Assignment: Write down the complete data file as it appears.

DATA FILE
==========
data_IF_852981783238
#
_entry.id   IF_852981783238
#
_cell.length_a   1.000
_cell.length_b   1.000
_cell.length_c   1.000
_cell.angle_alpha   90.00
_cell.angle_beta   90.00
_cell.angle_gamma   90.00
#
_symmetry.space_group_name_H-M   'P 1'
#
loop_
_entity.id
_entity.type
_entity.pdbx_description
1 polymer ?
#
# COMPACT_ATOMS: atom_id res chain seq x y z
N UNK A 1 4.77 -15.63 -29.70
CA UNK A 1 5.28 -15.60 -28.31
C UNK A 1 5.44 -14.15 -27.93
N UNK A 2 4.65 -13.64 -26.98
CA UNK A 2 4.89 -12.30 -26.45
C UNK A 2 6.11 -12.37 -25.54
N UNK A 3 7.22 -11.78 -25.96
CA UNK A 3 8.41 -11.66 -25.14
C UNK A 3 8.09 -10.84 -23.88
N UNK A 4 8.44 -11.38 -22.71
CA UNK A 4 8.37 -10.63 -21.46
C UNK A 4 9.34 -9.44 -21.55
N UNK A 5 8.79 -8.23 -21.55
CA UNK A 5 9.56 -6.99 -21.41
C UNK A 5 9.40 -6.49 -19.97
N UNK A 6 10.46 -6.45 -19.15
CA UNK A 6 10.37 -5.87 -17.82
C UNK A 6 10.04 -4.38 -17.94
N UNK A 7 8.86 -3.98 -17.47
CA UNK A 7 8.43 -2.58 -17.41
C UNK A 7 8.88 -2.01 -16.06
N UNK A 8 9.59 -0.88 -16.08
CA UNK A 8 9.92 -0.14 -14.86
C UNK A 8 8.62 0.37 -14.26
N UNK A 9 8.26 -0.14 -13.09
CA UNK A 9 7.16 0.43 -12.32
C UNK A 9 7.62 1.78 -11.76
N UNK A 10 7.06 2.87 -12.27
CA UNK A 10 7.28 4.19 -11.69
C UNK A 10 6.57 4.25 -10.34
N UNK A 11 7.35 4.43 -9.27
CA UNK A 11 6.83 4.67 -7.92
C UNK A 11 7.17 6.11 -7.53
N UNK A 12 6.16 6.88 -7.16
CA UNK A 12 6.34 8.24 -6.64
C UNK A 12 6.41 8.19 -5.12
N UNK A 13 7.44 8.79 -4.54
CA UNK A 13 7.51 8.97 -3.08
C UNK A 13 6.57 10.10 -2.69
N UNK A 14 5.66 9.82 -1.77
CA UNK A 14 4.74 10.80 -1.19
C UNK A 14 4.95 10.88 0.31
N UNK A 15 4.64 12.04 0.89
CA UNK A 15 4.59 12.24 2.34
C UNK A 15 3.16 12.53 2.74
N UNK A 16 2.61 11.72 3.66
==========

data_IF_852981783238
#
_entry.id   IF_852981783238
#
_cell.length_a   1.000
_cell.length_b   1.000
_cell.length_c   1.000
_cell.angle_alpha   90.00
_cell.angle_beta   90.00
_cell.angle_gamma   90.00
#
_symmetry.space_group_name_H-M   'P 1'
#
loop_
_entity.id
_entity.type
_entity.pdbx_description
1 polymer ?
#
# COMPACT_ATOMS: atom_id res chain seq x y z
N UNK A 1 4.77 -15.63 -29.70
CA UNK A 1 5.28 -15.60 -28.31
C UNK A 1 5.44 -14.15 -27.93
N UNK A 2 4.65 -13.64 -26.98
CA UNK A 2 4.89 -12.30 -26.45
C UNK A 2 6.11 -12.37 -25.54
N UNK A 3 7.22 -11.78 -25.96
CA UNK A 3 8.41 -11.66 -25.14
C UNK A 3 8.09 -10.84 -23.88
N UNK A 4 8.44 -11.38 -22.71
CA UNK A 4 8.37 -10.63 -21.46
C UNK A 4 9.34 -9.44 -21.55
N UNK A 5 8.79 -8.23 -21.55
CA UNK A 5 9.56 -6.99 -21.41
C UNK A 5 9.40 -6.49 -19.97
N UNK A 6 10.46 -6.45 -19.15
CA UNK A 6 10.37 -5.87 -17.82
C UNK A 6 10.04 -4.38 -17.94
N UNK A 7 8.86 -3.98 -17.47
CA UNK A 7 8.43 -2.58 -17.41
C UNK A 7 8.88 -2.01 -16.06
N UNK A 8 9.59 -0.88 -16.08
CA UNK A 8 9.92 -0.14 -14.86
C UNK A 8 8.62 0.37 -14.26
N UNK A 9 8.26 -0.14 -13.09
CA UNK A 9 7.16 0.43 -12.32
C UNK A 9 7.62 1.78 -11.76
N UNK A 10 7.06 2.87 -12.27
CA UNK A 10 7.28 4.19 -11.69
C UNK A 10 6.57 4.25 -10.34
N UNK A 11 7.35 4.43 -9.27
CA UNK A 11 6.83 4.67 -7.92
C UNK A 11 7.17 6.11 -7.53
N UNK A 12 6.16 6.88 -7.16
CA UNK A 12 6.34 8.24 -6.64
C UNK A 12 6.41 8.19 -5.12
N UNK A 13 7.44 8.79 -4.54
CA UNK A 13 7.51 8.97 -3.08
C UNK A 13 6.57 10.10 -2.69
N UNK A 14 5.66 9.82 -1.77
CA UNK A 14 4.74 10.80 -1.19
C UNK A 14 4.95 10.88 0.31
N UNK A 15 4.64 12.04 0.89
CA UNK A 15 4.59 12.24 2.34
C UNK A 15 3.16 12.53 2.74
N UNK A 16 2.61 11.72 3.66